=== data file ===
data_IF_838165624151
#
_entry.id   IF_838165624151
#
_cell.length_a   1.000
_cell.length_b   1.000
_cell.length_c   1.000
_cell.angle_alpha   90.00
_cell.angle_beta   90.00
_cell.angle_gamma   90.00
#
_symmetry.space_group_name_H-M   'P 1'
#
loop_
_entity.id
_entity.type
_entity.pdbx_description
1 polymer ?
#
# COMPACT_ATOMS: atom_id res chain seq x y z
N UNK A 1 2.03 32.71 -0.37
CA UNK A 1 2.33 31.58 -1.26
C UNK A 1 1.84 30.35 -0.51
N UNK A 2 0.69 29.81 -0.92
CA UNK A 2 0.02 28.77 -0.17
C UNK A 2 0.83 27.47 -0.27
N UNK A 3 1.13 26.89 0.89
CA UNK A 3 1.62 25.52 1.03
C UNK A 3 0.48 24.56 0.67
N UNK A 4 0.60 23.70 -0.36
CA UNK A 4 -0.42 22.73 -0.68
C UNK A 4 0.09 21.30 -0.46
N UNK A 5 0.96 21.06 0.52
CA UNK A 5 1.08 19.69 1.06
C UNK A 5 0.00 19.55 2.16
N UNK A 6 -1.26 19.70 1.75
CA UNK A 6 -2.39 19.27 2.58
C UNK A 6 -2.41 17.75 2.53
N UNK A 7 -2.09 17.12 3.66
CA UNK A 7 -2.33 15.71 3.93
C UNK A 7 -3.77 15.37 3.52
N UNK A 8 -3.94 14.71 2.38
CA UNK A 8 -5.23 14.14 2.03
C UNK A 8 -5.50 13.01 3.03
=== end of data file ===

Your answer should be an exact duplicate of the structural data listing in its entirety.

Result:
data_IF_838165624151
#
_entry.id   IF_838165624151
#
_cell.length_a   1.000
_cell.length_b   1.000
_cell.length_c   1.000
_cell.angle_alpha   90.00
_cell.angle_beta   90.00
_cell.angle_gamma   90.00
#
_symmetry.space_group_name_H-M   'P 1'
#
loop_
_entity.id
_entity.type
_entity.pdbx_description
1 polymer ?
#
# COMPACT_ATOMS: atom_id res chain seq x y z
N UNK A 1 2.03 32.71 -0.37
CA UNK A 1 2.33 31.58 -1.26
C UNK A 1 1.84 30.35 -0.51
N UNK A 2 0.69 29.81 -0.92
CA UNK A 2 0.02 28.77 -0.17
C UNK A 2 0.83 27.47 -0.27
N UNK A 3 1.13 26.89 0.89
CA UNK A 3 1.62 25.52 1.03
C UNK A 3 0.48 24.56 0.67
N UNK A 4 0.60 23.70 -0.36
CA UNK A 4 -0.42 22.73 -0.68
C UNK A 4 0.09 21.30 -0.46
N UNK A 5 0.96 21.06 0.52
CA UNK A 5 1.08 19.69 1.06
C UNK A 5 0.00 19.55 2.16
N UNK A 6 -1.26 19.70 1.75
CA UNK A 6 -2.39 19.27 2.58
C UNK A 6 -2.41 17.75 2.53
N UNK A 7 -2.09 17.12 3.66
CA UNK A 7 -2.33 15.71 3.93
C UNK A 7 -3.77 15.37 3.52
N UNK A 8 -3.94 14.71 2.38
CA UNK A 8 -5.23 14.14 2.03
C UNK A 8 -5.50 13.01 3.03